Mongolian Minister of Environment and Tourism B. Bat-Erdenewho is at Cop27 this week, said that his country needs “urgent green finance”.
As a nation proud of its nomadic heritage, Mongolia’s key focus at Cop27 is to ensure that practice nature-based solutions in adapting to climate change maintaining our traditional ways of life and work patterns, for example in the agricultural sector, livestock and crop production.
In my meetings with our international partners this week I discussed how we can unlock urgent green finance that will enable Mongolia and other developing countries to scale up and introduce new technologies nationallyhelping to preserve our traditional ways of life and contributing to global action in the fight against climate change.
Some good news from Cop27:
A coalition of countries will mobilize $20bn (around £17bn) in public and private funding to help Indonesia close coal-fired power plants and push back the sector’s emissions peak date by seven years to 2030.published by the United States, Japan and partners.
Indonesia is 5th in the worldth the largest emitter of greenhouse gases.
The Indonesia’s Just Energy Transition Partnership (JETP)which has been more than a year in the making, “is probably the largest single transaction or partnership in climate finance,” a US Treasury official told reporters.
Jake Schmidt, from the American non-profit organization NRDC (Natural Resources Defense Council), He said:
This is a significant new step that will help Indonesia rapidly move away from coal to renewable energy and begin aligning Indonesia’s electricity sector with the global goal of limiting warming to 1.5C.
An eleven-year-old Indian activist accused British climate minister Zac Goldsmith that she “ran away” to avoid her questions about the release of a jailed climate protester.
Licipria Kangujam has been campaigning in India for years.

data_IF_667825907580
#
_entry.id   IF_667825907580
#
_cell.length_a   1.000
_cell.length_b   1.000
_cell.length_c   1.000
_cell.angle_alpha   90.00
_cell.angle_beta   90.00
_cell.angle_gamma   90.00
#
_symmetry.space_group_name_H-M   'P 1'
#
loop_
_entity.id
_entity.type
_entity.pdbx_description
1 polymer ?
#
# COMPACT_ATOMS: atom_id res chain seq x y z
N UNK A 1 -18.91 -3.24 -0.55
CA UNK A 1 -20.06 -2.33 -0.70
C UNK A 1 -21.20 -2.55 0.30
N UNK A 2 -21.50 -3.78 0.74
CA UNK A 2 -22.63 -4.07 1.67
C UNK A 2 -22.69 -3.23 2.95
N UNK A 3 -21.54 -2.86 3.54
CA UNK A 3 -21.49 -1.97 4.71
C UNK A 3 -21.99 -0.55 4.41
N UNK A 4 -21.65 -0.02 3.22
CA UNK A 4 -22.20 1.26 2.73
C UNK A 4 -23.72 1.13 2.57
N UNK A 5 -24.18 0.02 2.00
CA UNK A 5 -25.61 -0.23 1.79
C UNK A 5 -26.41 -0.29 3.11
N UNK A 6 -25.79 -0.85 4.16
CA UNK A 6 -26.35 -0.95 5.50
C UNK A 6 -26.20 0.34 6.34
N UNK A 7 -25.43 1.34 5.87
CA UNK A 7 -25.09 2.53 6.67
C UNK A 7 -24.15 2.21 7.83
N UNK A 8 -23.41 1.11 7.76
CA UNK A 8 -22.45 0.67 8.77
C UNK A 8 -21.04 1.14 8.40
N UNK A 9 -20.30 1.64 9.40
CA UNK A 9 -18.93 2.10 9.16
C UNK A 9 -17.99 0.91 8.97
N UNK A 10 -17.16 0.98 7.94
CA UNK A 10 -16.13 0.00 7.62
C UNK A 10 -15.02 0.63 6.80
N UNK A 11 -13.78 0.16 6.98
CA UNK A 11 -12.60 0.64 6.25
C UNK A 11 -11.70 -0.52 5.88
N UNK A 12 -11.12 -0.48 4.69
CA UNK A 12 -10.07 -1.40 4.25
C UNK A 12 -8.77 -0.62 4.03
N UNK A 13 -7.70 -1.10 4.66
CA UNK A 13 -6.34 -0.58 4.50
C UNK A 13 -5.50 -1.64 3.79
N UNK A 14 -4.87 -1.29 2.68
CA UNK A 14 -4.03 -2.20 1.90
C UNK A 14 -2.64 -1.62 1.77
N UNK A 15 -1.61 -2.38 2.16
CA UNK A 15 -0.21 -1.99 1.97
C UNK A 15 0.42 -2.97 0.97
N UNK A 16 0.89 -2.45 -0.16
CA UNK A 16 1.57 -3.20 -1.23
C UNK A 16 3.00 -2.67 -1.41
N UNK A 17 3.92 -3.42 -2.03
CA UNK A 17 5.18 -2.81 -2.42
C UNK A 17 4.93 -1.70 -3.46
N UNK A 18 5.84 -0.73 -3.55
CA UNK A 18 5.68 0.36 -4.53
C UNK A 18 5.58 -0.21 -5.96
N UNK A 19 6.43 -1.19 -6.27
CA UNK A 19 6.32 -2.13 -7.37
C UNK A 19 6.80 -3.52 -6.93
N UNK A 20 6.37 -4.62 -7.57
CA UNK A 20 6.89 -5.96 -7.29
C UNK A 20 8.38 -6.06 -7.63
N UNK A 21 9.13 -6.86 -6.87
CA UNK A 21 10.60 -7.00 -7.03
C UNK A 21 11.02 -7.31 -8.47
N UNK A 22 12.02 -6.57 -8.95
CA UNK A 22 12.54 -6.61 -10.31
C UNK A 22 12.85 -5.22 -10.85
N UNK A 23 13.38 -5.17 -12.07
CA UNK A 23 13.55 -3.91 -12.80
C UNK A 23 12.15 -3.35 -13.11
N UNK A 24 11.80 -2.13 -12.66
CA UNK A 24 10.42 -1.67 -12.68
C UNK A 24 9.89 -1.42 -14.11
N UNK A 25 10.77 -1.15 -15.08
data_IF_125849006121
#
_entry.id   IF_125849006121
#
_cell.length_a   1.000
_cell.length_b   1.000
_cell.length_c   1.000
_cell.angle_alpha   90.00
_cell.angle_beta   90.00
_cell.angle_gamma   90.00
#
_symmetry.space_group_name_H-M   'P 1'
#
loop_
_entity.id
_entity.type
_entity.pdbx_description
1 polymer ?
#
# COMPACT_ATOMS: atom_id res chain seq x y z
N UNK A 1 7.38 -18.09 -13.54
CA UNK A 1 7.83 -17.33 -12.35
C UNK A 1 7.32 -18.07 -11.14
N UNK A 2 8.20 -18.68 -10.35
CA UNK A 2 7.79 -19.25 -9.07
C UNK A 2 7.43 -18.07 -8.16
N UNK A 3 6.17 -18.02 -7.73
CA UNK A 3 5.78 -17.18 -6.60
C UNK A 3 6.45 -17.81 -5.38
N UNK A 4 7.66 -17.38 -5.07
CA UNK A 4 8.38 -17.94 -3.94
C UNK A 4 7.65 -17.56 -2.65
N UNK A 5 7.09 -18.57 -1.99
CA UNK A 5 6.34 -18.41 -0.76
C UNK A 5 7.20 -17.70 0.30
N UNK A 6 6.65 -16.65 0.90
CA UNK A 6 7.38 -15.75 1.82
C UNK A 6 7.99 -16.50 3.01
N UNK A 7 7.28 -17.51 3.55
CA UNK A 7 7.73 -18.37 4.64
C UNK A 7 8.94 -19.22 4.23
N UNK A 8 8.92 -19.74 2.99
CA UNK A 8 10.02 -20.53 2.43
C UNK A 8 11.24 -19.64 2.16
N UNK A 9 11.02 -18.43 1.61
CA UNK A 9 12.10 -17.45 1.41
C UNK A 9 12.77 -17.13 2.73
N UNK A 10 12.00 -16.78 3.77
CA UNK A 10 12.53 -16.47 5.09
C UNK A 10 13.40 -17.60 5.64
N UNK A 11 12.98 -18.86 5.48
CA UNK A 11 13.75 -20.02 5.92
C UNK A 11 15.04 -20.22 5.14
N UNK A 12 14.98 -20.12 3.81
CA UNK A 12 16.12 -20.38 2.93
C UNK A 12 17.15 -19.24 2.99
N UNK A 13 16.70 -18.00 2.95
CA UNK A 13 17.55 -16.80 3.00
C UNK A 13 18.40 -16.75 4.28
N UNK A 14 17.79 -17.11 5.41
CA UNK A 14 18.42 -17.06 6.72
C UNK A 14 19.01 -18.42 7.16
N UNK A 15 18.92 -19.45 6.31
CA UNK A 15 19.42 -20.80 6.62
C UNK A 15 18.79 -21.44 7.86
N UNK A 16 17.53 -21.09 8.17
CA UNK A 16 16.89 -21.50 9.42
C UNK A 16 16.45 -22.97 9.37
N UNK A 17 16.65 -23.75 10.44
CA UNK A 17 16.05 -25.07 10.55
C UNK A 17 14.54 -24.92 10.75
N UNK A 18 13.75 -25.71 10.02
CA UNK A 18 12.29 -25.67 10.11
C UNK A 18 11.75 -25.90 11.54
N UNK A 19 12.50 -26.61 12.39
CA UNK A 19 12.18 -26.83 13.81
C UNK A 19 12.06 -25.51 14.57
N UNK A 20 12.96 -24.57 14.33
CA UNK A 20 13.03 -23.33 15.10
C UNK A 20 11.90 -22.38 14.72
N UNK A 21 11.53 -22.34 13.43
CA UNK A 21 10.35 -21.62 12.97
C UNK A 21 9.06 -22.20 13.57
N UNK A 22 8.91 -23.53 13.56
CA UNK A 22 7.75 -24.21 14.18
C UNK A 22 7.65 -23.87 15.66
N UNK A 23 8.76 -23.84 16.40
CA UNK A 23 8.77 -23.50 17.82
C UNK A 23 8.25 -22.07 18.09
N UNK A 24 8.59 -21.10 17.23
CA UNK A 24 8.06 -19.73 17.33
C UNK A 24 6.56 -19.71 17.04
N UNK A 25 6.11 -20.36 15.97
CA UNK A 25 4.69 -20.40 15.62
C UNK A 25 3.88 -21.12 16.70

“When are you going to release the climate activists your government arrested for protesting new oil and gas permits?” she asked Goldsmith.
The goldsmith starts walking away, but Kangujam pursues him rather aide he stops her at the door.
Kangujam posted on Twitter that Goldsmith said he had “no idea” in response to her question, although this is not heard on the recording.
Extinction Rebellion UK chirped thanks Licypriya “for occupying her prisons in the United Kingdom”.
The organization accused the assistant of “pushing” the 11-year-old girl.
Goldsmith responded to their tweet, accusing them of harassing an unnamed assistant.
More than 380 civil society organizations from more than 60 countries are calling on governments to end the system of secret courts that threaten global climate goals.
The system is known as investor-state dispute settlement or ISDS, and is included in many trade and investment agreements. ISDS empowers transnational corporations to sue governments in secret courts outside the national legal system, over changes in laws and policies they fear could reduce their profits. Often the amounts involved can be hundreds of millions, if not billions of dollars.
Fossil fuel corporations are already being sued to phase out coal, cancel tar sands pipelines, ban offshore oil drilling and regulate fracking.
Dipti Bhatnagar of Friends of the Earth International, a signatory to the letter, said: